SCOTLAND midfielder Shaun Maloney feels their dominant performance against Georgia was further evidence of how much more comfortable they are in possession under Gordon Strachan.
Scotland needed an own goal to claim a 1-0 win in their opening home European Championship qualifier but the scoreline did not reflect their superiority, particularly in the first half when they forced a number of corners and pressed the visitors back.
Although Georgia improved after the break, Scotland created far more opportunities and would have been more comfortable had they been more clinical in the final third. Steven Naismith missed two good chances and James Morrison forced a good late save.
Scotland goalkeeper David Marshall did not have a save to make, although Georgia sub Irakli Dzaria missed the target from 18 yards when presented with a decent chance in the final 15 minutes.
For Maloney, the display showed Scotland are a team which is continuing to grow in confidence, with a further test to come tomorrow when they take on a Poland side fresh from victory over world champions Germany.
Maloney, whose 27th-minute drive eventually founds its way into the net off Akaki Khubutia, said: “It’s something that we are not really known for, a nation that has a higher pass retention and more possession than the other team, but we are slowly trying to change that.
“We are trying to change that throughout the age groups but the most important thing at the moment is the first team and the manager has been speaking about it for the last 12 months or so. On Saturday night it probably came to fruition but I think it will be a completely different game in Poland as I don’t think we will have as much of the ball as that.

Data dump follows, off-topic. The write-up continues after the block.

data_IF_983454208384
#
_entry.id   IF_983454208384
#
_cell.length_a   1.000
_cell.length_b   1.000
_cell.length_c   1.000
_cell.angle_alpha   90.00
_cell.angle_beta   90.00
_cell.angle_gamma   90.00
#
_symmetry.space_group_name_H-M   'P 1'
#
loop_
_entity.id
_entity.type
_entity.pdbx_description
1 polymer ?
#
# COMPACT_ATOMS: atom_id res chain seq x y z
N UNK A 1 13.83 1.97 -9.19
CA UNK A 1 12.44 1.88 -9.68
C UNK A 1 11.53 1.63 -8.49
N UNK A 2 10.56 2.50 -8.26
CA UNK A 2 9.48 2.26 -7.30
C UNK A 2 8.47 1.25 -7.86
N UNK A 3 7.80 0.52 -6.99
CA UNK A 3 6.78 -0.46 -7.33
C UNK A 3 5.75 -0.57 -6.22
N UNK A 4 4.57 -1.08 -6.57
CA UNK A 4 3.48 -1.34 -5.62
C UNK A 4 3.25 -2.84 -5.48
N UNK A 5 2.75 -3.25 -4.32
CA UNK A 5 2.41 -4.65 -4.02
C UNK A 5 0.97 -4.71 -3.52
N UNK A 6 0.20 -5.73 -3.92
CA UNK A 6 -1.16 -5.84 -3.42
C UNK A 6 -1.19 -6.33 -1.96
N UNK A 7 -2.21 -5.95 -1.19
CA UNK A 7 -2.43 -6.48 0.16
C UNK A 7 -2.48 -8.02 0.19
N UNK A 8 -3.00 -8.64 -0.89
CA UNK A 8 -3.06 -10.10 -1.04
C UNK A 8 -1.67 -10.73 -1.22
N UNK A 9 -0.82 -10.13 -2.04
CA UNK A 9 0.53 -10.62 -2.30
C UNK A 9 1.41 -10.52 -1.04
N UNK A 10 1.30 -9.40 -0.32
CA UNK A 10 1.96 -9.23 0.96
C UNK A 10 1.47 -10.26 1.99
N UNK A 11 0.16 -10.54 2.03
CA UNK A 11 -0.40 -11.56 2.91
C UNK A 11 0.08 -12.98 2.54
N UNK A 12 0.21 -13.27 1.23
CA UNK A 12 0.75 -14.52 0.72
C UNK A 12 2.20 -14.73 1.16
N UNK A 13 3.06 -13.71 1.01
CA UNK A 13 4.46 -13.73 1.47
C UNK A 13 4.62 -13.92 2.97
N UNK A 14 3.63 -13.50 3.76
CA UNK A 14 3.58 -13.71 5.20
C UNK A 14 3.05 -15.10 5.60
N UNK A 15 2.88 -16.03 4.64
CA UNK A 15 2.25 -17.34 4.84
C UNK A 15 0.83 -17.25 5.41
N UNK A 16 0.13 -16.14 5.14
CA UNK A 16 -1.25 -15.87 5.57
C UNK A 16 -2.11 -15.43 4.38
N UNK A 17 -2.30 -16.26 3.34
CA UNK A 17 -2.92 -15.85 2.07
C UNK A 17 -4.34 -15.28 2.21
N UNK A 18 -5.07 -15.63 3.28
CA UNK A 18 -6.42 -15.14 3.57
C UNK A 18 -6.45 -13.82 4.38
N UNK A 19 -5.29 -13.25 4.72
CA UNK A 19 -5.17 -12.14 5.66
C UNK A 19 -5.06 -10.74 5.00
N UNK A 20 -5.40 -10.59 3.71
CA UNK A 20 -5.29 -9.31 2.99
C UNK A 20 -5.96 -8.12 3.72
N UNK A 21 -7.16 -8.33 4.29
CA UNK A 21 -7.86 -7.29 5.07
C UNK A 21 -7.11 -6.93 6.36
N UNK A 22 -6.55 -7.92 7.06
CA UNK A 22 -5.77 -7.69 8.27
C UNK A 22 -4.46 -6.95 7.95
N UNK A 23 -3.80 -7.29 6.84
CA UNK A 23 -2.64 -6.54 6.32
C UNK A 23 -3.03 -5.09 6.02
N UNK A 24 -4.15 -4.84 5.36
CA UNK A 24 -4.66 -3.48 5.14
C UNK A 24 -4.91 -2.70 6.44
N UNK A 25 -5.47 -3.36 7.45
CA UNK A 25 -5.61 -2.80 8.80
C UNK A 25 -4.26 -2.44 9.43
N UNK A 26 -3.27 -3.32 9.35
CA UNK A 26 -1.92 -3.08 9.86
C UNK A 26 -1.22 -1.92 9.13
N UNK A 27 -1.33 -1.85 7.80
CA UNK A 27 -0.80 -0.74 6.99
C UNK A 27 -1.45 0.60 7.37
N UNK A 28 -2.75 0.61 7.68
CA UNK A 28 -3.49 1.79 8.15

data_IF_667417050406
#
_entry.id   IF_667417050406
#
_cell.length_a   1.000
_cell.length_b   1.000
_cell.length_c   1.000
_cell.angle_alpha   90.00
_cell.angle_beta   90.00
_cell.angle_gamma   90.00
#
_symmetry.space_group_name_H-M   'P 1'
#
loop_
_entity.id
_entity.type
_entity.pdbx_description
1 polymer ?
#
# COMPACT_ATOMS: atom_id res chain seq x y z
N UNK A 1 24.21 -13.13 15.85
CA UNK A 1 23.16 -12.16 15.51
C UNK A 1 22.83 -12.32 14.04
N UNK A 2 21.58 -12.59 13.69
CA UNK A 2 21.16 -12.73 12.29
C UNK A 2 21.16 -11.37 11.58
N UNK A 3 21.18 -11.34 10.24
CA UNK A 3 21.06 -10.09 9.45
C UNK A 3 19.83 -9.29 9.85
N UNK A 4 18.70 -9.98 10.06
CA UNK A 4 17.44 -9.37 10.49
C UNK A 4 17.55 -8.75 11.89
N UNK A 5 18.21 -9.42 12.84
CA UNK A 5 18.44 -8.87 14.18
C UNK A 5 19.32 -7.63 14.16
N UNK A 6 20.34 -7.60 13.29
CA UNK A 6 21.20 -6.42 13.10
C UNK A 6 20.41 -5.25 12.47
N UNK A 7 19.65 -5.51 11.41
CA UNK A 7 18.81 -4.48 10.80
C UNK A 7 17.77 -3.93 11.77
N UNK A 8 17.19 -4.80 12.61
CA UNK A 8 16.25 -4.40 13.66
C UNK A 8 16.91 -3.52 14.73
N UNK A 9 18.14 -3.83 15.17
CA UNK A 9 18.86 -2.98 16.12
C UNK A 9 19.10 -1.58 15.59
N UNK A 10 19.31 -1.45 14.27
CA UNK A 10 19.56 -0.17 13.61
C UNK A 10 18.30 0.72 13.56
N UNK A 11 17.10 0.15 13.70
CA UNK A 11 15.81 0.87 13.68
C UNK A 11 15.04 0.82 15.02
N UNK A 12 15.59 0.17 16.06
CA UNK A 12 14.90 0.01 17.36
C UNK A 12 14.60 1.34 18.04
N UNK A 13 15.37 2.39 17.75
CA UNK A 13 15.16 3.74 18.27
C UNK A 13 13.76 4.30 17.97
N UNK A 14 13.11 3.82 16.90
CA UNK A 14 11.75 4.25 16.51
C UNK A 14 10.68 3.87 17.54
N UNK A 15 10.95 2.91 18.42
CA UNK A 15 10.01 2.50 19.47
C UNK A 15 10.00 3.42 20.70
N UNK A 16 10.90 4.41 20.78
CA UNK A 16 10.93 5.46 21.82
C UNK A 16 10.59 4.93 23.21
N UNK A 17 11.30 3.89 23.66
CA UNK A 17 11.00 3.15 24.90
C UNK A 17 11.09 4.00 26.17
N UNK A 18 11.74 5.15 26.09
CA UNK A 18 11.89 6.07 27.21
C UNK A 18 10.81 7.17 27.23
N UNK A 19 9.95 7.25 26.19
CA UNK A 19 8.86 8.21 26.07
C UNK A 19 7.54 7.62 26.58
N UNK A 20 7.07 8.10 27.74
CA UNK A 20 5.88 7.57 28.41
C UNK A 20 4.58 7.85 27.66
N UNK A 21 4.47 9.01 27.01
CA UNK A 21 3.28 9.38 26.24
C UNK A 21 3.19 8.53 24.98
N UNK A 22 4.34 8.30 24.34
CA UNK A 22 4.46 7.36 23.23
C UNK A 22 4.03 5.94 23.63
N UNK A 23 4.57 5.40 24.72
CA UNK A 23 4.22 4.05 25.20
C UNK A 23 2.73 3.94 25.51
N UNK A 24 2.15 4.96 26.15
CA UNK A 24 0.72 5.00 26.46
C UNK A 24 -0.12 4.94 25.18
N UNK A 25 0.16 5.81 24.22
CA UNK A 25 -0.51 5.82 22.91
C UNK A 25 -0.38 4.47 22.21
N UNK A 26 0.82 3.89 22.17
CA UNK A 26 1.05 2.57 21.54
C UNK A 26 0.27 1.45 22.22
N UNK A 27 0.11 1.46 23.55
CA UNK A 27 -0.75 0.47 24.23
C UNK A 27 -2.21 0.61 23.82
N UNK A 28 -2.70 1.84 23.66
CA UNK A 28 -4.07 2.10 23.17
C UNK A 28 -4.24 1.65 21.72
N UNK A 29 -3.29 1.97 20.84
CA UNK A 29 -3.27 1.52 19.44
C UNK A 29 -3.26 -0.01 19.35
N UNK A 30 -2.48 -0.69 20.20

“In the last ten minutes we could have probably kept the ball a bit better and maybe not attacked every time we got it, and seen the game out a little bit more comfortably. But maybe I’m nit-picking. I think overall we have got to be pretty impressed with the first 70 minutes.”
Scotland’s qualifying campaign for the Brazil World Cup – the latest in a long line of failures – was undermined from the start when home draws with Serbia and Macedonia put pressure on them and led to calls for manager Craig Levein to be sacked. Levein survived for two more games but they were defeats in Wales and Belgium which left Strachan with an insurmountable task when he took over. Given that painful experience, Maloney was well aware how important winning the Ibrox encounter was.
“It was a huge game for us to win,” he said. “We have spoken about how well we have done in the last 18 months but now these games really matter, getting a home win was so important. We saw it out. We should have got at least a couple more so the last ten minutes were a little bit uncomfortable.
“But it takes a little bit of pressure off us. The home games come with pressure from the fans and the expectations of trying to win your home games will transfer to Poland. I think we’ll be tactically different and a little bit of pressure might come off us.”
Scotland have already won in Warsaw this year – Scott Brown netting the only goal in a March friendly. And previous away wins in Croatia, Norway and Macedonia under Strachan can give Scotland confidence for Tuesday night’s game, no matter how buoyant the hosts will be following their 2-0 victory over Germany.
Maloney said: “Recently we have been pretty good away from home. The pace of [Ikechi] Anya has been huge and obviously Alan Hutton and [Andrew] Robertson, full-backs that pushed up on Saturday. It’s a huge advantage if you’ve got pace in your side and at the minute we’ve got that.”